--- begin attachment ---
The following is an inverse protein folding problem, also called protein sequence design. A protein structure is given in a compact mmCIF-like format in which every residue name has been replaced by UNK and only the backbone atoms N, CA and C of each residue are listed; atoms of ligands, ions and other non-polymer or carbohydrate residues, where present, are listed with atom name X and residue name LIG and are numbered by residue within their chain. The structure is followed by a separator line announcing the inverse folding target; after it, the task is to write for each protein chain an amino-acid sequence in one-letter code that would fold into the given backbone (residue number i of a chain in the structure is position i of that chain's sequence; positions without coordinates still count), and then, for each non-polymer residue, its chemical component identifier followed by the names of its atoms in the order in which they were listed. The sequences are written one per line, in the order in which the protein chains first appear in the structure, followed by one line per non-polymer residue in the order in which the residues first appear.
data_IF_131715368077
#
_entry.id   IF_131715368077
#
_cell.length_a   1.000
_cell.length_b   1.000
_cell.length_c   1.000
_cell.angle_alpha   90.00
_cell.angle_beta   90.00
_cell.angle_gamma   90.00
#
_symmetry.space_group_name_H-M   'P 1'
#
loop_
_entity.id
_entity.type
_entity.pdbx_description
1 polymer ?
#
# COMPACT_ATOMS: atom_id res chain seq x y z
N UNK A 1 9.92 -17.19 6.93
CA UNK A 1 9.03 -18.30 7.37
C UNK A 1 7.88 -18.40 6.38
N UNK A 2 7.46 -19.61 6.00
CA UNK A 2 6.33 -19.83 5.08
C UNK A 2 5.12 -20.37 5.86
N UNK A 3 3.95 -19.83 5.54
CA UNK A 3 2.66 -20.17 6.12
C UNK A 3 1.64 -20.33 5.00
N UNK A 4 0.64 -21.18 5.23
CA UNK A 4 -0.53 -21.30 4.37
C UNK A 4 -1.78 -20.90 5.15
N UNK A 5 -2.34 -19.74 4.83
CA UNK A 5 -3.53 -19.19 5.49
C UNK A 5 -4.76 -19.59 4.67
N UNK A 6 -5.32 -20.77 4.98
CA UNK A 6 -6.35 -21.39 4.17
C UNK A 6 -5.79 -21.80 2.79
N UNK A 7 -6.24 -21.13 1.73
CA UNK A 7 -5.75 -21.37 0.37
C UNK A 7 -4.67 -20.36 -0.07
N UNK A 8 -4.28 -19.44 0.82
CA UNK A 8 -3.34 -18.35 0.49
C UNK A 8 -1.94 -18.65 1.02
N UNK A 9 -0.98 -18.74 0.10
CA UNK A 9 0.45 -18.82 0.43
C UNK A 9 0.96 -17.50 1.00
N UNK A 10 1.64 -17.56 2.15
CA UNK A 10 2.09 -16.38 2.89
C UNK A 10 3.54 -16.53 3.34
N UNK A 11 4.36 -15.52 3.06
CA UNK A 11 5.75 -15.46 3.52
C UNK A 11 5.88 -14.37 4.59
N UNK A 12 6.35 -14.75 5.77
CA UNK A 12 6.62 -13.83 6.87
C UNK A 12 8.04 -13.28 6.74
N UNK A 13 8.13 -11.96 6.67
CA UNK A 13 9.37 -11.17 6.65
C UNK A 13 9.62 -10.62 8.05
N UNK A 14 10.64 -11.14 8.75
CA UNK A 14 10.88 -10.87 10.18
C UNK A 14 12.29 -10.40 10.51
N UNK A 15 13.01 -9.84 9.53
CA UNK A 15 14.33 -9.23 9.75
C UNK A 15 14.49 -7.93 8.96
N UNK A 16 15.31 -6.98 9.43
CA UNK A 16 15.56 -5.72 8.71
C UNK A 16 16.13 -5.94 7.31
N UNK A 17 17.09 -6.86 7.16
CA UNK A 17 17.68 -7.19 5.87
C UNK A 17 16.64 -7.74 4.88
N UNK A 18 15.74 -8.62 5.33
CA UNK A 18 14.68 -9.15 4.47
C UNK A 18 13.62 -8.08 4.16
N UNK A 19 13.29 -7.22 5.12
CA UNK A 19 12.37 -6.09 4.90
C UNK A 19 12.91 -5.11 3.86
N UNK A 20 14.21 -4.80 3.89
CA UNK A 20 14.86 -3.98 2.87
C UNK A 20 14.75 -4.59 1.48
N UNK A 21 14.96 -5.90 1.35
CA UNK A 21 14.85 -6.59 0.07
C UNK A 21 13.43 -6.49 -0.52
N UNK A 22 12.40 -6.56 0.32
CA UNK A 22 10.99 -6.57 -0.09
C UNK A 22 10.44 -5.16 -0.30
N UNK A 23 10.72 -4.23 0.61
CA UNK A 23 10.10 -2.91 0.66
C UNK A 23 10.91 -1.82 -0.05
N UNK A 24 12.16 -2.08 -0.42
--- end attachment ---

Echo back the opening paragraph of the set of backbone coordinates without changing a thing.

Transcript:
The following is an inverse protein folding problem, also called protein sequence design. A protein structure is given in a compact mmCIF-like format in which every residue name has been replaced by UNK and only the backbone atoms N, CA and C of each residue are listed; atoms of ligands, ions and other non-polymer or carbohydrate residues, where present, are listed with atom name X and residue name LIG and are numbered by residue within their chain. The structure is followed by a separator line announcing the inverse folding target; after it, the task is to write for each protein chain an amino-acid sequence in one-letter code that would fold into the given backbone (residue number i of a chain in the structure is position i of that chain's sequence; positions without coordinates still count), and then, for each non-polymer residue, its chemical component identifier followed by the names of its atoms in the order in which they were listed. The sequences are written one per line, in the order in which the protein chains first appear in the structure, followed by one line per non-polymer residue in the order in which the residues first appear.